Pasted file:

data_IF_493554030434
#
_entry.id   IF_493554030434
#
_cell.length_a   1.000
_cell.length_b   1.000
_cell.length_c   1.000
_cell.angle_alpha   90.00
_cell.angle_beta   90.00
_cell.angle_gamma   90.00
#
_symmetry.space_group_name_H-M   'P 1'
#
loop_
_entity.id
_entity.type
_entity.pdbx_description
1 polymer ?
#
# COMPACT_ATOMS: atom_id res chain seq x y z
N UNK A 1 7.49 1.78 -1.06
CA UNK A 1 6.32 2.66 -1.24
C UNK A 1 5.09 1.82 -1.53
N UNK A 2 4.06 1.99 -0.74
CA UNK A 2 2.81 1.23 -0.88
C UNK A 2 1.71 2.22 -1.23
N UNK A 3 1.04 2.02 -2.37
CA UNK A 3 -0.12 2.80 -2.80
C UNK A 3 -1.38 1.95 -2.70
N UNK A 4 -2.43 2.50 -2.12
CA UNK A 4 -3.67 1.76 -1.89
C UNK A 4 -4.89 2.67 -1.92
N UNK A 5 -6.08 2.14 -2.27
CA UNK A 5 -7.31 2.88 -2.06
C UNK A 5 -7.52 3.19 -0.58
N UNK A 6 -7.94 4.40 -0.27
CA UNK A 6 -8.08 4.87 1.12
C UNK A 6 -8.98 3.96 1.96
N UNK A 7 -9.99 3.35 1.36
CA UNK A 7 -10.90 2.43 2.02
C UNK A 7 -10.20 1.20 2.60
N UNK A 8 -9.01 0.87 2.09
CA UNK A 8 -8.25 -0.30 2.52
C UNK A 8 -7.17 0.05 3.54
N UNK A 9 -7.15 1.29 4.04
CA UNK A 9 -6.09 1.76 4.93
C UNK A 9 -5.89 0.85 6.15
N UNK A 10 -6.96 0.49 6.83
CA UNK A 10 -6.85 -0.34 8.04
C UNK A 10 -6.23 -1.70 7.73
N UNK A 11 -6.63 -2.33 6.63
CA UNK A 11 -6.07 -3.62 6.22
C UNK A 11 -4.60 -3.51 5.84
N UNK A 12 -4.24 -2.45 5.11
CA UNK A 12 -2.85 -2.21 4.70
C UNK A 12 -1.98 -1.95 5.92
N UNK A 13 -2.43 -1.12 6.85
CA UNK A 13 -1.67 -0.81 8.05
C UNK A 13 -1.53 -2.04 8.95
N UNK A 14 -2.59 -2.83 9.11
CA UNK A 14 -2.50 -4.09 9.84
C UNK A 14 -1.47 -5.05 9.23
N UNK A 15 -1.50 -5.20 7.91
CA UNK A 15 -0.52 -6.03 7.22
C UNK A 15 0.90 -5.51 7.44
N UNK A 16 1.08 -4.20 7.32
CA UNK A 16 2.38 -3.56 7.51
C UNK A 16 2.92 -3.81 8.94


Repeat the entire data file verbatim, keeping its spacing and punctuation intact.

data_IF_493554030434
#
_entry.id   IF_493554030434
#
_cell.length_a   1.000
_cell.length_b   1.000
_cell.length_c   1.000
_cell.angle_alpha   90.00
_cell.angle_beta   90.00
_cell.angle_gamma   90.00
#
_symmetry.space_group_name_H-M   'P 1'
#
loop_
_entity.id
_entity.type
_entity.pdbx_description
1 polymer ?
#
# COMPACT_ATOMS: atom_id res chain seq x y z
N UNK A 1 7.49 1.78 -1.06
CA UNK A 1 6.32 2.66 -1.24
C UNK A 1 5.09 1.82 -1.53
N UNK A 2 4.06 1.99 -0.74
CA UNK A 2 2.81 1.23 -0.88
C UNK A 2 1.71 2.22 -1.23
N UNK A 3 1.04 2.02 -2.37
CA UNK A 3 -0.12 2.80 -2.80
C UNK A 3 -1.38 1.95 -2.70
N UNK A 4 -2.43 2.50 -2.12
CA UNK A 4 -3.67 1.76 -1.89
C UNK A 4 -4.89 2.67 -1.92
N UNK A 5 -6.08 2.14 -2.27
CA UNK A 5 -7.31 2.88 -2.06
C UNK A 5 -7.52 3.19 -0.58
N UNK A 6 -7.94 4.40 -0.27
CA UNK A 6 -8.08 4.87 1.12
C UNK A 6 -8.98 3.96 1.96
N UNK A 7 -9.99 3.35 1.36
CA UNK A 7 -10.90 2.43 2.02
C UNK A 7 -10.20 1.20 2.60
N UNK A 8 -9.01 0.87 2.09
CA UNK A 8 -8.25 -0.30 2.52
C UNK A 8 -7.17 0.05 3.54
N UNK A 9 -7.15 1.29 4.04
CA UNK A 9 -6.09 1.76 4.93
C UNK A 9 -5.89 0.85 6.15
N UNK A 10 -6.96 0.49 6.83
CA UNK A 10 -6.85 -0.34 8.04
C UNK A 10 -6.23 -1.70 7.73
N UNK A 11 -6.63 -2.33 6.63
CA UNK A 11 -6.07 -3.62 6.22
C UNK A 11 -4.60 -3.51 5.84
N UNK A 12 -4.24 -2.45 5.11
CA UNK A 12 -2.85 -2.21 4.70
C UNK A 12 -1.98 -1.95 5.92
N UNK A 13 -2.43 -1.12 6.85
CA UNK A 13 -1.67 -0.81 8.05
C UNK A 13 -1.53 -2.04 8.95
N UNK A 14 -2.59 -2.83 9.11
CA UNK A 14 -2.50 -4.09 9.84
C UNK A 14 -1.47 -5.05 9.23
N UNK A 15 -1.50 -5.20 7.91
CA UNK A 15 -0.52 -6.03 7.22
C UNK A 15 0.90 -5.51 7.44
N UNK A 16 1.08 -4.20 7.32
CA UNK A 16 2.38 -3.56 7.51
C UNK A 16 2.92 -3.81 8.94